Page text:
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Table of Contents

Handbook

Using clone pools

 

A clone pool is a set of destinations, of monitor servers.

The FortiADC is tasked with protecting the real-server pools. Before allowing traffic to reach the servers, it will duplicate the traffic, sending a copy towards the clone pool, which holds onto it.

As such, the clone pool is assigned to a virtual server. In the clone pool is a farm of monitor servers; some of these monitor servers can be IDS servers - intrusion detection system (IDS) - which will analyze traffic to identify suspicious patterns. The IDS server does not perform fire wall functions, like blocking the traffic. However, the IDS server will send out, say, an email, indicating that the server

Important: A clone pool receives all of the same traffic that the server pool receives.

To configure a clone pool, you first create a pool of IDS or sniffer devices and then assign the pool as a clone pool to a virtual server. The clone pool feature is the recommended method for copying production traffic to IDS systems or sniffer devices. Note that when you create the clone pool, the service port that you assign to each node is irrelevant; you can choose any service port. Also, when you add a clone pool to a virtual server, the system copies only new connections; existing connections are not copied.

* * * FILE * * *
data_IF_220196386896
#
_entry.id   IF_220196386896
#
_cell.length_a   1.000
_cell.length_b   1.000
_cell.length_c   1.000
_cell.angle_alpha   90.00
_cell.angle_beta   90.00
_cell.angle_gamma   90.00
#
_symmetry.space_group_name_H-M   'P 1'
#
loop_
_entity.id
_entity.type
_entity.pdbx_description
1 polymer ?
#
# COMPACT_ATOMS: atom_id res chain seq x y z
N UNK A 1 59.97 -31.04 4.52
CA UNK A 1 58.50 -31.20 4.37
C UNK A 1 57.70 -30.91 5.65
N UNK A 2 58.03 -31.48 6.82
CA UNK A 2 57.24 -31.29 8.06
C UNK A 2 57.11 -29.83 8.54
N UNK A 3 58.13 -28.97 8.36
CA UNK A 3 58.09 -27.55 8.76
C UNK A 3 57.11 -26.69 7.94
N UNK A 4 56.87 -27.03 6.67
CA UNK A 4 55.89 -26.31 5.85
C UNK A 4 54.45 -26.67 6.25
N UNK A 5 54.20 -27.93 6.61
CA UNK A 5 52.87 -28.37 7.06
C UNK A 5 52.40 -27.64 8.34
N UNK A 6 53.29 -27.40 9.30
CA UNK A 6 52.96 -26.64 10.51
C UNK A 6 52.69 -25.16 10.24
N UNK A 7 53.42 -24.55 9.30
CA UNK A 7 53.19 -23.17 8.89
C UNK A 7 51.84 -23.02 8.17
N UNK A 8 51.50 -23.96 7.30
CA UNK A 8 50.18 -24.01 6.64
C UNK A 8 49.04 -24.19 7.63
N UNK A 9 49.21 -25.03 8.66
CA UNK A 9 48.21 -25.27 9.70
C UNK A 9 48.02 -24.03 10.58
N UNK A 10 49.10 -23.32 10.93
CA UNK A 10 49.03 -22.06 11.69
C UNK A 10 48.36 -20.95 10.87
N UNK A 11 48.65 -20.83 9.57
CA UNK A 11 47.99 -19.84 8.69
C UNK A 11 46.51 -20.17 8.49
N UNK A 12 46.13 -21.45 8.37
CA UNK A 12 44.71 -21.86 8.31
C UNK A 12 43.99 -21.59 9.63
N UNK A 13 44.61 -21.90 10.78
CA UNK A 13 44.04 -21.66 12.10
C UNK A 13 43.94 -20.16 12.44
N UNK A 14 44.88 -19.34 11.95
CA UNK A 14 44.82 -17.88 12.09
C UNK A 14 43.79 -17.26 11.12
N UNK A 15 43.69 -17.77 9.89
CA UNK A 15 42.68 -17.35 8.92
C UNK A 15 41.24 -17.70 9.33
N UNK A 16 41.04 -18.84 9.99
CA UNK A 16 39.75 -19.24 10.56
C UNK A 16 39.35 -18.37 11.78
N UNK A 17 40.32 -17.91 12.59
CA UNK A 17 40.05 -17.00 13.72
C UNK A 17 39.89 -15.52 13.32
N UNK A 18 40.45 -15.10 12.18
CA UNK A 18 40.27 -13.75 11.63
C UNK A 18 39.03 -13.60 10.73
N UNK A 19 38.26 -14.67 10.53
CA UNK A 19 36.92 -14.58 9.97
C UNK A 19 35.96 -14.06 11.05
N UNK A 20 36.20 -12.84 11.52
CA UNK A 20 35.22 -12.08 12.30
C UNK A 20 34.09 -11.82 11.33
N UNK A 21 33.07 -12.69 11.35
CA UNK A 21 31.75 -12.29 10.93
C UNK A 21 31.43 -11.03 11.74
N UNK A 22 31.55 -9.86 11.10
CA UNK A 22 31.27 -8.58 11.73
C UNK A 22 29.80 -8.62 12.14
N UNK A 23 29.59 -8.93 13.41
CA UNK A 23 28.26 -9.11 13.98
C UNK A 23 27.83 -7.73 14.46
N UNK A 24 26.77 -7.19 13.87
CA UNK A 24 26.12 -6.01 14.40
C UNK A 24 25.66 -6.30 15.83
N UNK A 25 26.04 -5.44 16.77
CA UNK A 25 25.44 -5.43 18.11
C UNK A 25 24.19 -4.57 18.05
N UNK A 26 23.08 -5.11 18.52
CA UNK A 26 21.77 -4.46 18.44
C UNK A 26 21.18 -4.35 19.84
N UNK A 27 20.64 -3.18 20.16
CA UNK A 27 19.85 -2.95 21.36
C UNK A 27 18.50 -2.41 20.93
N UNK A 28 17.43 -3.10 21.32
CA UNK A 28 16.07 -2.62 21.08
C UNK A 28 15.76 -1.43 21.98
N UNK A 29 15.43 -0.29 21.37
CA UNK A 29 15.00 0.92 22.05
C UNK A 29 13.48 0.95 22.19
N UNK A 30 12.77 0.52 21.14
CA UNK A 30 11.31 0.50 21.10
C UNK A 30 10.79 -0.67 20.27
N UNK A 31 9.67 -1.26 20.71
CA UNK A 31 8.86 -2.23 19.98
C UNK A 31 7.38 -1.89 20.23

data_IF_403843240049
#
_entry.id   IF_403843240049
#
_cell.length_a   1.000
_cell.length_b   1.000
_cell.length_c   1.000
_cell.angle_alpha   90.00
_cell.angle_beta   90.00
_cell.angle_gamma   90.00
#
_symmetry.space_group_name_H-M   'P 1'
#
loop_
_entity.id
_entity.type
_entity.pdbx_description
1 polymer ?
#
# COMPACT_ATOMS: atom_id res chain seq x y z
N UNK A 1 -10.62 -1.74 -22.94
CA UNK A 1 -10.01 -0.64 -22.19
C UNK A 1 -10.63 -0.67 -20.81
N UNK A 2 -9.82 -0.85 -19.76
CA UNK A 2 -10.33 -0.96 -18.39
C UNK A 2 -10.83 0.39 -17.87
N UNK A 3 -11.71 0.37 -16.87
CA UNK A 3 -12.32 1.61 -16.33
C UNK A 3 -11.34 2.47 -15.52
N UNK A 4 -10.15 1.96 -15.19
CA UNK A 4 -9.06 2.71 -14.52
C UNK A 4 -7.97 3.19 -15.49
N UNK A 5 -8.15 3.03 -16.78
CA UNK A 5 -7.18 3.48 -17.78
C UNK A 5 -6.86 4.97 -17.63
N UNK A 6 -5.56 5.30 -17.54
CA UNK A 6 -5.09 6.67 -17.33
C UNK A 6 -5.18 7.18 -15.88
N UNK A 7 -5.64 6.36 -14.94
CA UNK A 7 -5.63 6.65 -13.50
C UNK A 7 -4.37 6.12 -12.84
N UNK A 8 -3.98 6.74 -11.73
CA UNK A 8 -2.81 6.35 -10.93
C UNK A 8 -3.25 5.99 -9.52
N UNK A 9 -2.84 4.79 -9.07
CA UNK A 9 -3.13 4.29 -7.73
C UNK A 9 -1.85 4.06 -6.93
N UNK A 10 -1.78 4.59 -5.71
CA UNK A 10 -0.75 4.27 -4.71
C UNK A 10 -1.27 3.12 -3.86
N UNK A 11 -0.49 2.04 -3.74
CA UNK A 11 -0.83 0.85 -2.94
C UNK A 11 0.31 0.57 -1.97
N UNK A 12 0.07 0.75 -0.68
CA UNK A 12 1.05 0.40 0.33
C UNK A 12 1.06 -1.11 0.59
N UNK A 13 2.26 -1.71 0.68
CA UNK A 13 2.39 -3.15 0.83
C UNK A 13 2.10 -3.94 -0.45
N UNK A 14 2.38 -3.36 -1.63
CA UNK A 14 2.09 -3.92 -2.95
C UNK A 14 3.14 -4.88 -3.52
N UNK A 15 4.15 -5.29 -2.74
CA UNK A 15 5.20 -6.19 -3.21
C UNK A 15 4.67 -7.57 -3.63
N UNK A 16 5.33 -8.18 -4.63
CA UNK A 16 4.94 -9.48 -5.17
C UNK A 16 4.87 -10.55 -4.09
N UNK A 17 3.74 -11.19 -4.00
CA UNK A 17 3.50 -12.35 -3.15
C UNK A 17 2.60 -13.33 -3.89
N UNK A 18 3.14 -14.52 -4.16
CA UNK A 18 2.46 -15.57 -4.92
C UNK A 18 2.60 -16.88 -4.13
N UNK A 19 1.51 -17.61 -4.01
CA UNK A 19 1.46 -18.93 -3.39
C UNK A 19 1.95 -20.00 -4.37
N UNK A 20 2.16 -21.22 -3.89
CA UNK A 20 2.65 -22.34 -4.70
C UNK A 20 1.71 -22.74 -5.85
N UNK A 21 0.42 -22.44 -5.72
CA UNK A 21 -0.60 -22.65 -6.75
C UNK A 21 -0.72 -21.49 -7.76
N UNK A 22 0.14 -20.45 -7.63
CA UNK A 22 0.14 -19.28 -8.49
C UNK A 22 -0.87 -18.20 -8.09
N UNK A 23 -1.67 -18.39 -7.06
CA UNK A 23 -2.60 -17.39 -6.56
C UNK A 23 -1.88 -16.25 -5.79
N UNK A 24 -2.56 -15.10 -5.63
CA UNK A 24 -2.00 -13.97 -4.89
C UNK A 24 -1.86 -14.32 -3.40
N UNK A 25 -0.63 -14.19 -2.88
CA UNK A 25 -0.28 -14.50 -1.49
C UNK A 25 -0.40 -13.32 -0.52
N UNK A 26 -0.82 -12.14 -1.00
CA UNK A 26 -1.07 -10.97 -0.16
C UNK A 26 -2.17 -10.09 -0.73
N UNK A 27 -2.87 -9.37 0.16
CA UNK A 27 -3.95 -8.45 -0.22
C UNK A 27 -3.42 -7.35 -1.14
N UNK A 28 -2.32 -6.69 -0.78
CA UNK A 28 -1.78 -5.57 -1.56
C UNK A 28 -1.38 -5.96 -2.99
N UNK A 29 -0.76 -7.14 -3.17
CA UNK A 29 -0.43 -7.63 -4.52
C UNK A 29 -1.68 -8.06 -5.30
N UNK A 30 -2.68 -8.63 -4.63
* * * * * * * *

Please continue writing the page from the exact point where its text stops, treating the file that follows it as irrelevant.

You can configure a virtual server to copy client-side traffic, server-side traffic, or both:

  • A client-side clone pool causes the virtual server to replicate client-side traffic (prior to address translation) to the specified clone pool.
  • A server-side clone pool causes the virtual server to replicate server-side traffic (after address translation) to the specified clone pool.

Clone pool topology illustrates how clone pools work.

Clone pool topology

The following steps show the process in which FortiADC clones packets and sends them to the monitor servers:

  1. Duplicates the packet data structure.
  2. Looks up the route table by monitor server IP to find out the next-hop IP address and output device, if necessary.
  3. Looks up the neighbors by the next-hop IP address, if necessary.
  4. Updates packet headers with specified values or results of route and ARP look-up.
  5. Sends the packets out to the monitor servers.

Configuring a clone pool

Before starting to create clone pools, keep the following in mind:

  • Only one clone pool can be configured for the virtual server.
  • The clone pool can have at most four members. The traffic will be duplicated and sent to each of the members.
  • Only IPv4 addresses are supported.
  • There are four modes by which you may update and send the packets.
  • When the clone pool is added to the virtual server, the traffic (of old sessions and new) is duplicated and sent to the monitor servers in the clone pool.
  • The following is true:
    • If the virtual server is of the type L7, then the profiles TURBOHTTP, HTTP, HTTPS, TCPS, RDP, are supported.
    • If the virtual server is of the type L2, then the profiles TCP, UDP, IP, HTTP, HTTPS, TCPS, are supported.